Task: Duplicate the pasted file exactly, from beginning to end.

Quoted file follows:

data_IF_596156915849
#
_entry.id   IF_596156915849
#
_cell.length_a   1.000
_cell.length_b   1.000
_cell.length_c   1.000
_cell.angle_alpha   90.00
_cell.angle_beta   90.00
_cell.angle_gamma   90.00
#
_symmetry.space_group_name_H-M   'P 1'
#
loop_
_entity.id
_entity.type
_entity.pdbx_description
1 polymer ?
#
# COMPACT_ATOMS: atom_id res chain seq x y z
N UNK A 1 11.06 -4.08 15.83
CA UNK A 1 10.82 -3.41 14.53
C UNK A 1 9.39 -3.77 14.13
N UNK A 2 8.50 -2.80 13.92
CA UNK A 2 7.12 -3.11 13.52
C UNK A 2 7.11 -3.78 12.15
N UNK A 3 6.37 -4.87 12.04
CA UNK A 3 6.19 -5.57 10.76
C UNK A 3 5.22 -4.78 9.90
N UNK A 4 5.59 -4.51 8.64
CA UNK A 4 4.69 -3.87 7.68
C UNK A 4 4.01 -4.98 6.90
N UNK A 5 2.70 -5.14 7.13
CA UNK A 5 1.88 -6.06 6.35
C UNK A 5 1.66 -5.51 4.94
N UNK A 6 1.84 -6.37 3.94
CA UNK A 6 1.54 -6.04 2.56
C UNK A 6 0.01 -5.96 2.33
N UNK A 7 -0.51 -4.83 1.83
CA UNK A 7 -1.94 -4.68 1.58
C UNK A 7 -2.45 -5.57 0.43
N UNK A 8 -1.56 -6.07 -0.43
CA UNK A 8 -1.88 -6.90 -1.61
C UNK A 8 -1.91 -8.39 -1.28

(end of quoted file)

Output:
data_IF_596156915849
#
_entry.id   IF_596156915849
#
_cell.length_a   1.000
_cell.length_b   1.000
_cell.length_c   1.000
_cell.angle_alpha   90.00
_cell.angle_beta   90.00
_cell.angle_gamma   90.00
#
_symmetry.space_group_name_H-M   'P 1'
#
loop_
_entity.id
_entity.type
_entity.pdbx_description
1 polymer ?
#
# COMPACT_ATOMS: atom_id res chain seq x y z
N UNK A 1 11.06 -4.08 15.83
CA UNK A 1 10.82 -3.41 14.53
C UNK A 1 9.39 -3.77 14.13
N UNK A 2 8.50 -2.80 13.92
CA UNK A 2 7.12 -3.11 13.52
C UNK A 2 7.11 -3.78 12.15
N UNK A 3 6.37 -4.87 12.04
CA UNK A 3 6.19 -5.57 10.76
C UNK A 3 5.22 -4.78 9.90
N UNK A 4 5.59 -4.51 8.64
CA UNK A 4 4.69 -3.87 7.68
C UNK A 4 4.01 -4.98 6.90
N UNK A 5 2.70 -5.14 7.13
CA UNK A 5 1.88 -6.06 6.35
C UNK A 5 1.66 -5.51 4.94
N UNK A 6 1.84 -6.37 3.94
CA UNK A 6 1.54 -6.04 2.56
C UNK A 6 0.01 -5.96 2.33
N UNK A 7 -0.51 -4.83 1.83
CA UNK A 7 -1.94 -4.68 1.58
C UNK A 7 -2.45 -5.57 0.43
N UNK A 8 -1.56 -6.07 -0.43
CA UNK A 8 -1.88 -6.90 -1.61
C UNK A 8 -1.91 -8.39 -1.28